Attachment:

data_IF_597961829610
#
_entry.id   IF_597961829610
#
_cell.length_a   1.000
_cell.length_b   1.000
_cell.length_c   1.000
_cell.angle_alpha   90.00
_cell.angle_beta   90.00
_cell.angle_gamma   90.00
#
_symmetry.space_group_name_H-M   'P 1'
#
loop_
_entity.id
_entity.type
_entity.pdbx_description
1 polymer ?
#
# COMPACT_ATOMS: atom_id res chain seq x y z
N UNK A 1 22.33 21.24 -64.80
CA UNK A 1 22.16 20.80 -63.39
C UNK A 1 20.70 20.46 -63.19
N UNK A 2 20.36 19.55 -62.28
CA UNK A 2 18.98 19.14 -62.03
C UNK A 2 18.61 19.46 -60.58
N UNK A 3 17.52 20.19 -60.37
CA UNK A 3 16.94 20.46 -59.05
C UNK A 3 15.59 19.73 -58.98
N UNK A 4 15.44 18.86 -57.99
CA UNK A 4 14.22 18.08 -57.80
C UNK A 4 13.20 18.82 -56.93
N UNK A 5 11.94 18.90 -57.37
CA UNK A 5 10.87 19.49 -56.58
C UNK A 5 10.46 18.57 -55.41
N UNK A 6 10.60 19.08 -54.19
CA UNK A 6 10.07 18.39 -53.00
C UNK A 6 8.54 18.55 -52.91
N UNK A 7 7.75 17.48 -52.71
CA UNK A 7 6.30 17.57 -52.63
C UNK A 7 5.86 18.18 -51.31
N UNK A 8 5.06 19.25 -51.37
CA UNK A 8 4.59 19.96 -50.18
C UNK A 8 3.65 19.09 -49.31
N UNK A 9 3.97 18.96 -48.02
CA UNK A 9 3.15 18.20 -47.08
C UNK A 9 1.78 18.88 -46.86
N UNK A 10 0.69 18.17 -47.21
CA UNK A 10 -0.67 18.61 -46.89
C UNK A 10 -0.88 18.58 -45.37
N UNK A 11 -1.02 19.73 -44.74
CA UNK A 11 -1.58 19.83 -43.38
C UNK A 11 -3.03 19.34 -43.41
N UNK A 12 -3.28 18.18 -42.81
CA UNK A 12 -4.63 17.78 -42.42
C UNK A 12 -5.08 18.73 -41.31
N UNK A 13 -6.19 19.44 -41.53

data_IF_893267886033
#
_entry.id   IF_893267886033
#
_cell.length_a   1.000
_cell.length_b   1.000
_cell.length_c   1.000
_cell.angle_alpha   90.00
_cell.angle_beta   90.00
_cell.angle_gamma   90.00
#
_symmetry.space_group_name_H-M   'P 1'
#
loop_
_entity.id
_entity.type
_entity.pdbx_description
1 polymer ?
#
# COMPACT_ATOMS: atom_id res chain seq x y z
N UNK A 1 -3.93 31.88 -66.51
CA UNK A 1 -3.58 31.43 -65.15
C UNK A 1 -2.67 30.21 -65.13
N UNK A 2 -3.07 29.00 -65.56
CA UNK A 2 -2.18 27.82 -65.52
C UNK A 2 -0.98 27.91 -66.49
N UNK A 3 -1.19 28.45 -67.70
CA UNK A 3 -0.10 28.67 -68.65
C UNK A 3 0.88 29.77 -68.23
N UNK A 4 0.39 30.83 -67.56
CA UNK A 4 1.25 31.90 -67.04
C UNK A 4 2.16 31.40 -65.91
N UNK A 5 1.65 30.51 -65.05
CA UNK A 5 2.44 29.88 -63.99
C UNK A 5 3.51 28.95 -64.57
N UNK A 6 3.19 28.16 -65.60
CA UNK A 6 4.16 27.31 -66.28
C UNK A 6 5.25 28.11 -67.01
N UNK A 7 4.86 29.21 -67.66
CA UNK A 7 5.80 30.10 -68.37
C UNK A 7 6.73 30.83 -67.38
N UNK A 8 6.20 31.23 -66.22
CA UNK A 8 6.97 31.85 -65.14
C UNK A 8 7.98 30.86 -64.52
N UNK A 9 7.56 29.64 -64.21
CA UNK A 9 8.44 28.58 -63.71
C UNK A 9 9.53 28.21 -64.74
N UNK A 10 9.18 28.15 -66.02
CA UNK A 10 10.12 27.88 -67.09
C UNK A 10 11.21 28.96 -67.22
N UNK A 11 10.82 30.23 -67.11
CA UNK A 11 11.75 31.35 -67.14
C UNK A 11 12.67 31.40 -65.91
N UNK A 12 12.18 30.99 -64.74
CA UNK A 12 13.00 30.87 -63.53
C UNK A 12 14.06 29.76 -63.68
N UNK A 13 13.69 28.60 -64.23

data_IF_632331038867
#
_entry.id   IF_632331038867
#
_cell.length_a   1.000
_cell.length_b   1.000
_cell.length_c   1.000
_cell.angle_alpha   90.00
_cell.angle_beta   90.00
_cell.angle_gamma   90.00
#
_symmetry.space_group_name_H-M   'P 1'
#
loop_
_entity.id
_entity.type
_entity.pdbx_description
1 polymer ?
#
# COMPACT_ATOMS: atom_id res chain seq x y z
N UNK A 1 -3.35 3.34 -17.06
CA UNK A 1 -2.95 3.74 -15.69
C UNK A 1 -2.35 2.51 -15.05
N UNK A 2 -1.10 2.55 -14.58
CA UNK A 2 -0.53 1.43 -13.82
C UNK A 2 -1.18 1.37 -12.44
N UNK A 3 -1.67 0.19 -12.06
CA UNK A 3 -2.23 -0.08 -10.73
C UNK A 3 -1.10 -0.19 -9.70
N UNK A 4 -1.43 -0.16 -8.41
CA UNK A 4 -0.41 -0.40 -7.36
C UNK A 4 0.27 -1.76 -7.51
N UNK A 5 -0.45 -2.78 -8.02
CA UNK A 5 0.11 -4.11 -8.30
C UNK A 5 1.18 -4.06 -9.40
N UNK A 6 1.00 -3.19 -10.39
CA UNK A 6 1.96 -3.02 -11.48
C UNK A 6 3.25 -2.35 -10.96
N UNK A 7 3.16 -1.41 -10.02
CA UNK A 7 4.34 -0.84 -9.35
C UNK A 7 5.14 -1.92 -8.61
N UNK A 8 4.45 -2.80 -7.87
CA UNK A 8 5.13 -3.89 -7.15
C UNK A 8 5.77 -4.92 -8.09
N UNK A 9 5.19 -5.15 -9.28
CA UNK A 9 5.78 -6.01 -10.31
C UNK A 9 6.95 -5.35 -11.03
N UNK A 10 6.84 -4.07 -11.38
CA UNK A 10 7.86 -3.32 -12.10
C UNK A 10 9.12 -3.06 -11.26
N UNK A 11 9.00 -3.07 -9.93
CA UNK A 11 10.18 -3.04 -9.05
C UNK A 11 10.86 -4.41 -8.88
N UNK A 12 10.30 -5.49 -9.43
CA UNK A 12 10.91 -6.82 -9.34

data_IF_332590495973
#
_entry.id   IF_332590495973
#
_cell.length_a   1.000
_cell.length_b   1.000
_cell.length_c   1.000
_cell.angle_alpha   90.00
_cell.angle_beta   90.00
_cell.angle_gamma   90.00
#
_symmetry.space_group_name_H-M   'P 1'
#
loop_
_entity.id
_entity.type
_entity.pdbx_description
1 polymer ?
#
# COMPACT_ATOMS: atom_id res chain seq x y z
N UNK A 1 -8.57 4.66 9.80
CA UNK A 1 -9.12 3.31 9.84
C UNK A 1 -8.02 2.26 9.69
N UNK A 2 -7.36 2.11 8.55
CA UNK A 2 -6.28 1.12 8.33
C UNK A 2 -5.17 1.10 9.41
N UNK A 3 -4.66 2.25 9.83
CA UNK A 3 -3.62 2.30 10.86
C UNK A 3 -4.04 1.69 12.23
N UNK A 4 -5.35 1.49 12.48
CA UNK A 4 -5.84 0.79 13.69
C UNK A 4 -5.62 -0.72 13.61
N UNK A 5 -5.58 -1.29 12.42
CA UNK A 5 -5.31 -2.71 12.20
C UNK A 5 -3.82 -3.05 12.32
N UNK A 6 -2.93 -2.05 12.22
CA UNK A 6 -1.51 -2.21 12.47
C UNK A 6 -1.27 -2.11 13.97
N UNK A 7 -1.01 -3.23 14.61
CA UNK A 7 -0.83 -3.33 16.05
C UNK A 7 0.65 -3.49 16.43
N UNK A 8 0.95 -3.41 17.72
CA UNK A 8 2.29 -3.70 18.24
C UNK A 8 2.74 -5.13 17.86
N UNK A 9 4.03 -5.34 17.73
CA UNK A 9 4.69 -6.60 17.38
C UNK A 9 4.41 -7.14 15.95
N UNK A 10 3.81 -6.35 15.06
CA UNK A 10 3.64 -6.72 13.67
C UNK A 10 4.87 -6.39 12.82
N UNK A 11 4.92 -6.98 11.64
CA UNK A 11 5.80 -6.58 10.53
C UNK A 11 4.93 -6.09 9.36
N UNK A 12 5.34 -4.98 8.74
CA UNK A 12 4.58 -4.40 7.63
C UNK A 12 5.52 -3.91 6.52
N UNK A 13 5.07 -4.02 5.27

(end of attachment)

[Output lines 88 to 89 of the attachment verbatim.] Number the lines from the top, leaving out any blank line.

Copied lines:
CA UNK A 4 1.25 31.90 -67.04
C UNK A 4 2.16 31.40 -65.91